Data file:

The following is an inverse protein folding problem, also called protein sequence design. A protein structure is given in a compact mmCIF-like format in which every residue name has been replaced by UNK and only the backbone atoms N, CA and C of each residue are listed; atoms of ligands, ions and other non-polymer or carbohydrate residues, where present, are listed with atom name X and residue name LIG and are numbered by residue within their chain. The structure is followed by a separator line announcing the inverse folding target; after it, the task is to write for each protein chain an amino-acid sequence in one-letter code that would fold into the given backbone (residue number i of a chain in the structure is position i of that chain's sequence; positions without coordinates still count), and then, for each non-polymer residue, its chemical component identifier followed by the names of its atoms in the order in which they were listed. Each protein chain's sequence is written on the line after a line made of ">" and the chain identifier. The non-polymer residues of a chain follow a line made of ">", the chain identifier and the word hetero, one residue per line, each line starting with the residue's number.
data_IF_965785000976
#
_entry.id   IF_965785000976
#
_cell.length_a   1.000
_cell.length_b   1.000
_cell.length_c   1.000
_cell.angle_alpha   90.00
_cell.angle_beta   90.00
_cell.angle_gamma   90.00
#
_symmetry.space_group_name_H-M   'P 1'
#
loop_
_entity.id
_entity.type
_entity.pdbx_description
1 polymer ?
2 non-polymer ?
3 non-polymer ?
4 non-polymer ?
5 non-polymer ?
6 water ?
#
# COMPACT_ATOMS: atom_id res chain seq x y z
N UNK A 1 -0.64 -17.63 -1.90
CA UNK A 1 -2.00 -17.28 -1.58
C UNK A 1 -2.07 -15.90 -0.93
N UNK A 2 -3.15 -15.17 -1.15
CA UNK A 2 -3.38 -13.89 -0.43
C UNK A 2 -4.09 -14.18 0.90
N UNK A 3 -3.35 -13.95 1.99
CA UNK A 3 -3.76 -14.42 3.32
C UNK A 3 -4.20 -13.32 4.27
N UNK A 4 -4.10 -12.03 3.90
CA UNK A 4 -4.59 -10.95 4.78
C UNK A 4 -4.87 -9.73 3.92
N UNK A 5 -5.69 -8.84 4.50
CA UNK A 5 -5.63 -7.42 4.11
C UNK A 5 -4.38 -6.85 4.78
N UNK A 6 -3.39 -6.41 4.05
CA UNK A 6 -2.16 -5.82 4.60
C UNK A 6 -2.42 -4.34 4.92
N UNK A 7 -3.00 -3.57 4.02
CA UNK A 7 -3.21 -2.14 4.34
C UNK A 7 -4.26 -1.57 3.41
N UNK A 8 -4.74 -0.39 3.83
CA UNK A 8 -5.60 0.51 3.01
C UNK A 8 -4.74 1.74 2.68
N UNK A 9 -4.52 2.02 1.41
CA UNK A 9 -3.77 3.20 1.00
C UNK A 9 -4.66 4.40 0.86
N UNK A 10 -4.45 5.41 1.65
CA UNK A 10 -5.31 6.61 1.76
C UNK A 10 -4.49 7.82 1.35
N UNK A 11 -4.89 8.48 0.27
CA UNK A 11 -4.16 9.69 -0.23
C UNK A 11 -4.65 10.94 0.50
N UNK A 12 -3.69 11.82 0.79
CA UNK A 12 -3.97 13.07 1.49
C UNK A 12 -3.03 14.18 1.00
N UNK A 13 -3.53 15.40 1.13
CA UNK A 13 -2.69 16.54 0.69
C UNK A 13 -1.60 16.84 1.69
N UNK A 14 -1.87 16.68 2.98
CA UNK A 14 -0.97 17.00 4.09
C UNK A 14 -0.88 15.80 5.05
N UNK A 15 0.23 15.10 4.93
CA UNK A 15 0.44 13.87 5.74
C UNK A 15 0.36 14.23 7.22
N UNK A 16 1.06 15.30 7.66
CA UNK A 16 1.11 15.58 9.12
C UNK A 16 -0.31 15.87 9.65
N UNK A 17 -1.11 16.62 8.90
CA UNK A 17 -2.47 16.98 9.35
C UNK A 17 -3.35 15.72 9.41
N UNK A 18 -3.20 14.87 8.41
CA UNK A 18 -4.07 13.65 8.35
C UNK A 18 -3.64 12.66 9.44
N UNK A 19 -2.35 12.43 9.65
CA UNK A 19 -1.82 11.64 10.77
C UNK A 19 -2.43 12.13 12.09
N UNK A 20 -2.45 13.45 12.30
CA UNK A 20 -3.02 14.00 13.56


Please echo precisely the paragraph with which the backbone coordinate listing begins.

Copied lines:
The following is an inverse protein folding problem, also called protein sequence design. A protein structure is given in a compact mmCIF-like format in which every residue name has been replaced by UNK and only the backbone atoms N, CA and C of each residue are listed; atoms of ligands, ions and other non-polymer or carbohydrate residues, where present, are listed with atom name X and residue name LIG and are numbered by residue within their chain. The structure is followed by a separator line announcing the inverse folding target; after it, the task is to write for each protein chain an amino-acid sequence in one-letter code that would fold into the given backbone (residue number i of a chain in the structure is position i of that chain's sequence; positions without coordinates still count), and then, for each non-polymer residue, its chemical component identifier followed by the names of its atoms in the order in which they were listed. Each protein chain's sequence is written on the line after a line made of ">" and the chain identifier. The non-polymer residues of a chain follow a line made of ">", the chain identifier and the word hetero, one residue per line, each line starting with the residue's number.